HealthDay News — The risk for clinically significant infections after ambulatory surgery is relatively small, yet outpatient surgical procedures account for about one in five healthcare-associated infections, according to researchers.

This seeming contradiction can be explained by the high proportion of ambulatory surgical procedures relative to overall U.S. outpatient operations (63%) — meaning the absolute number of patients affected is actually large, Pamela L. Owens, PhD, from the Agency for Healthcare Research and Quality in Rockville, Md., and colleagues reported in the Journal of the American Medical Association.

“These serious infections merit quality improvement efforts to minimize their occurrence,” the researchers wrote.

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Owens and colleagues conducted a retrospective analysis of data from the 2010 Healthcare Cost and Utilization Project State Ambulatory Surgery and State Inpatient Databases for eight states — California, Florida, Georgia. Hawaii, Missouri, Nebraska, New York and Tennessee.

They then sought to assess the incidence of clinically significant surgical site infections following low- to moderate-risk ambulatory surgery by determining the rate of post-surgical acute care visits for surgical site infections 14 and 30 days after the initial procedure. The analysis included outcomes from 284,098 adults who underwent one of 12 common ambulatory surgical procedures — general orthopedic, neurosurgical, gynecologic, and urologic surgery.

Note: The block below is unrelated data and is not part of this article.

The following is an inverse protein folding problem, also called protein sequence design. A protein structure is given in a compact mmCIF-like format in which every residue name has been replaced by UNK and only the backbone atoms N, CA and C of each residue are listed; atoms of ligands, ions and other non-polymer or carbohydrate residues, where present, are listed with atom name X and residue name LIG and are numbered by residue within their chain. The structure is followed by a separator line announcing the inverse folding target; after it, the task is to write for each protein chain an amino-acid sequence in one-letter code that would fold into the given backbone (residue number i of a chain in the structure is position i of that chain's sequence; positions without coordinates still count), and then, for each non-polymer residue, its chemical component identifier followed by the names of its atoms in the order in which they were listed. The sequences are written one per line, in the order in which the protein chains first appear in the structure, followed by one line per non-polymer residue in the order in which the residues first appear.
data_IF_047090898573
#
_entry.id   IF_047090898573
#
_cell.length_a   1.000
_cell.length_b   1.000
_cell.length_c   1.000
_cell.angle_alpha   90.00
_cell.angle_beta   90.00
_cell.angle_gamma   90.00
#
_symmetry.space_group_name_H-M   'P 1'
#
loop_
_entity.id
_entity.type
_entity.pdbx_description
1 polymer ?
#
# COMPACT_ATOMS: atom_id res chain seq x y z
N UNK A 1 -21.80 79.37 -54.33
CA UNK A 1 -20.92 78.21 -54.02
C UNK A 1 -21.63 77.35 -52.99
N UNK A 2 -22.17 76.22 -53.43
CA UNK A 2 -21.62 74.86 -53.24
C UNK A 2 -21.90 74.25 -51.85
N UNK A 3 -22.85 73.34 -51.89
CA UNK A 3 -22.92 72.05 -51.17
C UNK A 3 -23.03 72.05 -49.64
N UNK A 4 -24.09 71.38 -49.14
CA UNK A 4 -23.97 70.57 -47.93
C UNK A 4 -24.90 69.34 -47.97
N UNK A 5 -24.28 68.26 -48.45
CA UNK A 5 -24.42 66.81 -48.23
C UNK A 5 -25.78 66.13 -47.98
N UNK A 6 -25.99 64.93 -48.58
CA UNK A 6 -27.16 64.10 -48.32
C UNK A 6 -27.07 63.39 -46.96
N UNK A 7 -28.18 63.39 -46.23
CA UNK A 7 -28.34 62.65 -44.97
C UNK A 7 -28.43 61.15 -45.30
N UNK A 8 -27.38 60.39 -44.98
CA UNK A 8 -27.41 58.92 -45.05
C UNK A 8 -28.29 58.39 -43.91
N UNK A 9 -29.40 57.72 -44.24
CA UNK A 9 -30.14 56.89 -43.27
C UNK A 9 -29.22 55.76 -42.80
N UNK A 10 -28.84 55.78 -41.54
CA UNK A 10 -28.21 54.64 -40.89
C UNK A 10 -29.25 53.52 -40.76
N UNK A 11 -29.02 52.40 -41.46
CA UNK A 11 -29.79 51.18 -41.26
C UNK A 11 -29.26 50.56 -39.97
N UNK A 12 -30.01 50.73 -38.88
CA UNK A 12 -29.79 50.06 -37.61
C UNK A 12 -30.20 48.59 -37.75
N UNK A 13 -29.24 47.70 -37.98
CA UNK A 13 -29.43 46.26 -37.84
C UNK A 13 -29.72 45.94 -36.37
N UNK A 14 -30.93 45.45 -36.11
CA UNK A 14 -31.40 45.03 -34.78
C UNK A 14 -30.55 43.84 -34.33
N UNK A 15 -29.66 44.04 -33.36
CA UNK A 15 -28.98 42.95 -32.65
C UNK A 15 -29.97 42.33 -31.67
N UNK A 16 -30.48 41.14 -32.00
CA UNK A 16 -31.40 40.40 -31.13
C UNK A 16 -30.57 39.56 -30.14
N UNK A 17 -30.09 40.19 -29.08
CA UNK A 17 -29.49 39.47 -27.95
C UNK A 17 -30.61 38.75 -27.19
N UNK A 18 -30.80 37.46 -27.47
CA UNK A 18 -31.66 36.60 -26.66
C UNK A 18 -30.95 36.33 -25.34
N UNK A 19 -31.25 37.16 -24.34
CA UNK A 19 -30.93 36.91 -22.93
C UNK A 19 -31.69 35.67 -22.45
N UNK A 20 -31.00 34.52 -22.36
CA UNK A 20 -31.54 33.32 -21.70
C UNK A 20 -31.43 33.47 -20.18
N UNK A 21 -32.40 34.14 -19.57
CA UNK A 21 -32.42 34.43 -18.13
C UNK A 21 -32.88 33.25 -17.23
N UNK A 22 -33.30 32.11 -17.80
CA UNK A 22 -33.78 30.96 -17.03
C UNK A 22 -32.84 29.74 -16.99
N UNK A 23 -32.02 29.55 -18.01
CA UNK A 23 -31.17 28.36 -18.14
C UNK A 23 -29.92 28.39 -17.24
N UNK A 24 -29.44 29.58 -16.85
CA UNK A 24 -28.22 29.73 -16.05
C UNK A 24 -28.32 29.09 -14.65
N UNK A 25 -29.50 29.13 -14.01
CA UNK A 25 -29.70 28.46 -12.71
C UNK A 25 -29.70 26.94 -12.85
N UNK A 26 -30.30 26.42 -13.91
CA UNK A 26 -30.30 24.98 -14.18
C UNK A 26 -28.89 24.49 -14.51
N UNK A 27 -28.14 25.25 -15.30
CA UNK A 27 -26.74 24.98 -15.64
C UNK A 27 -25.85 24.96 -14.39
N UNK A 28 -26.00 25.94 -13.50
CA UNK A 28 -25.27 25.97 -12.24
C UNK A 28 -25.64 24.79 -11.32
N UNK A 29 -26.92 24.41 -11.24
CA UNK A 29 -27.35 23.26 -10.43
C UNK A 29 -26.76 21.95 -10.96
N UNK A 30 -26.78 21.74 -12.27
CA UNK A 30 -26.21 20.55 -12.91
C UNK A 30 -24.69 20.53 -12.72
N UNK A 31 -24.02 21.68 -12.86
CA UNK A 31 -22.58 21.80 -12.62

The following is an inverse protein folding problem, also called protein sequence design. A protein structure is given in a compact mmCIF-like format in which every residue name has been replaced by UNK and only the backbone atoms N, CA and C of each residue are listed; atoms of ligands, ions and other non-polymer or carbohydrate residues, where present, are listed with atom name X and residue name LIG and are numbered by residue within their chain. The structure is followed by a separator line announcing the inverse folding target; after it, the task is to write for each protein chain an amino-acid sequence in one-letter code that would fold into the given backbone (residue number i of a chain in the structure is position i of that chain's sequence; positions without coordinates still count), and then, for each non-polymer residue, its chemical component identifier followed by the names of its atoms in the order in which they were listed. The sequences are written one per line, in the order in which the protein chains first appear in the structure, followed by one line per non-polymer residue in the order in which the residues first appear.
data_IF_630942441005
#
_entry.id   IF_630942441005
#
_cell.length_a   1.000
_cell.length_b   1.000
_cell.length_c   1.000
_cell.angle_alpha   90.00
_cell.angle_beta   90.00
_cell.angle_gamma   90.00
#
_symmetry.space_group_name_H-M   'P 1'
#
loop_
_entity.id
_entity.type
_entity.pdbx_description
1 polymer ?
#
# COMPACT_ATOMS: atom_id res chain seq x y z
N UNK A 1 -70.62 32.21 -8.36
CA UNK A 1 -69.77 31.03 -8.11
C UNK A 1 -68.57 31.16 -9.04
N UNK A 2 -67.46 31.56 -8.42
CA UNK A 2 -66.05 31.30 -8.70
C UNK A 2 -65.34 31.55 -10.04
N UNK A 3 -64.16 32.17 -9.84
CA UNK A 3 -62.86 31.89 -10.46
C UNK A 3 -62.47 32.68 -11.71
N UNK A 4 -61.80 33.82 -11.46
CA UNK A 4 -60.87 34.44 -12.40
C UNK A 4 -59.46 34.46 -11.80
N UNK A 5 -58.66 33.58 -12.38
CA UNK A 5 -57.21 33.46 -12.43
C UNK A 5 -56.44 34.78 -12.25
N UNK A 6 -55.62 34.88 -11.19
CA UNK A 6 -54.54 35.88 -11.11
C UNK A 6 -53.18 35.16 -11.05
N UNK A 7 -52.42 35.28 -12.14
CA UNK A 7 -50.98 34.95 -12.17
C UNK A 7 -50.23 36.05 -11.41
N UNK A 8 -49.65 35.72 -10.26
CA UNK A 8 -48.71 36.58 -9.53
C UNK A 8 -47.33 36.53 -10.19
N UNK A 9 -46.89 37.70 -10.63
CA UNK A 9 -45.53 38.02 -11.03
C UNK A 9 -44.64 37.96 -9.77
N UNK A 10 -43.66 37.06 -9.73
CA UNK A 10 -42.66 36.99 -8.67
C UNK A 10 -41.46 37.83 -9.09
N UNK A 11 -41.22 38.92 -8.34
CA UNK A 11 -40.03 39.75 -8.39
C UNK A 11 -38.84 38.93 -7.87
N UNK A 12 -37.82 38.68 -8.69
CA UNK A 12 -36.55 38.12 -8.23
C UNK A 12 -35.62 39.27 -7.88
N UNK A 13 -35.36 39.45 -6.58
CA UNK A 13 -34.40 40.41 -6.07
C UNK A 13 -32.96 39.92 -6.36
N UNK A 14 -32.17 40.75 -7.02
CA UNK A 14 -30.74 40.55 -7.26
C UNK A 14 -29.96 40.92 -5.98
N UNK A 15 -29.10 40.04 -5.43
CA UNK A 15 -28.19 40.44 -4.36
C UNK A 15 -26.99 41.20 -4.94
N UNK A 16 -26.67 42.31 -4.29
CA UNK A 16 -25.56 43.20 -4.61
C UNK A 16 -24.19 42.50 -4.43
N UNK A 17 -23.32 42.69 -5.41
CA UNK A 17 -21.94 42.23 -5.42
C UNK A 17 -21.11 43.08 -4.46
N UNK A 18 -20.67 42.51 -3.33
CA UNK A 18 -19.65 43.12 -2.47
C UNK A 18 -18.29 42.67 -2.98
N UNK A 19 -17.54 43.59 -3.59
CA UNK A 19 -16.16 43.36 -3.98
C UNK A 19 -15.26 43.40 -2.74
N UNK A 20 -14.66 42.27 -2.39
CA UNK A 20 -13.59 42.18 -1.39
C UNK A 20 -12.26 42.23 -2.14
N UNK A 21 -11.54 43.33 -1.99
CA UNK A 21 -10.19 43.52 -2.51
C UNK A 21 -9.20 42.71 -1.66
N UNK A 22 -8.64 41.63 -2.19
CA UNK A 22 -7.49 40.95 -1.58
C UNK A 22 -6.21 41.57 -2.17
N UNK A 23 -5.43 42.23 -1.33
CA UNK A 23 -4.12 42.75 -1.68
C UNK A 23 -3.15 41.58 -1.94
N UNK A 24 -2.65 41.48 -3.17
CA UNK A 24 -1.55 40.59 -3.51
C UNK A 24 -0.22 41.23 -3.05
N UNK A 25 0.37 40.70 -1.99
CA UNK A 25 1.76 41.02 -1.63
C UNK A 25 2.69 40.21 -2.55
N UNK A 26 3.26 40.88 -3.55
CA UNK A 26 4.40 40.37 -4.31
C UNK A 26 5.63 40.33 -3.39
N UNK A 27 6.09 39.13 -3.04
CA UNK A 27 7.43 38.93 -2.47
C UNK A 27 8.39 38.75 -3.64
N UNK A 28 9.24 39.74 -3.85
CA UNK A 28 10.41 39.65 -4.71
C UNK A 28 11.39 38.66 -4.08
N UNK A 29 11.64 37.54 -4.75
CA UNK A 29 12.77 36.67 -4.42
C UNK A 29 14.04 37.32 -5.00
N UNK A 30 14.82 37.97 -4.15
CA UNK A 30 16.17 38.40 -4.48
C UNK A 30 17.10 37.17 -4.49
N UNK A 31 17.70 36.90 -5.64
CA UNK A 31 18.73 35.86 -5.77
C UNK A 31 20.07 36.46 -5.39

The overall rate of visits for surgical site infections was 3.09 per 1,000 procedures after 14 days, and 4.48 per 1,000 procedures at 30 days, the researchers found.

Following ambulatory surgery, all-cause inpatient or outpatient postsurgical visits, including those for CS-SSIs, occurred in 19.99 and 33.62 per 1,000 ambulatory surgical procedures at 14 days and 30 days, respectively.

Most visits (63.7%) occurred within 14 days of the surgery, with treatment for these primarily in the inpatient setting (93.2%).

“Among patients in eight states undergoing ambulatory surgery, rates of postsurgical visits for clinically significant-surgical site infections were low relative to all causes; however, they may represent a substantial number of adverse outcomes in aggregate,” the researchers concluded.

Infection rates varied by procedure, the researchers noted. For instance, the rate after laparoscopic repairs of inguinal or femoral hernias was 0.27 per 1,000 at 14 days vs. 6.44 per 1,000 for vaginal hysterectomy.

Instituting earlier follow-up visits after surgery could improve infection rates, the researchers suggested.

“Earlier access to a clinician or member of the surgical team may help identify and treat these infections early and reduce overall morbidity,” they wrote.

Study limitations include a lack of generalizability of infection rates from the eight states to other regions of the United States.


  1. Owens PL. JAMA. 2014; 311(7): 709-716.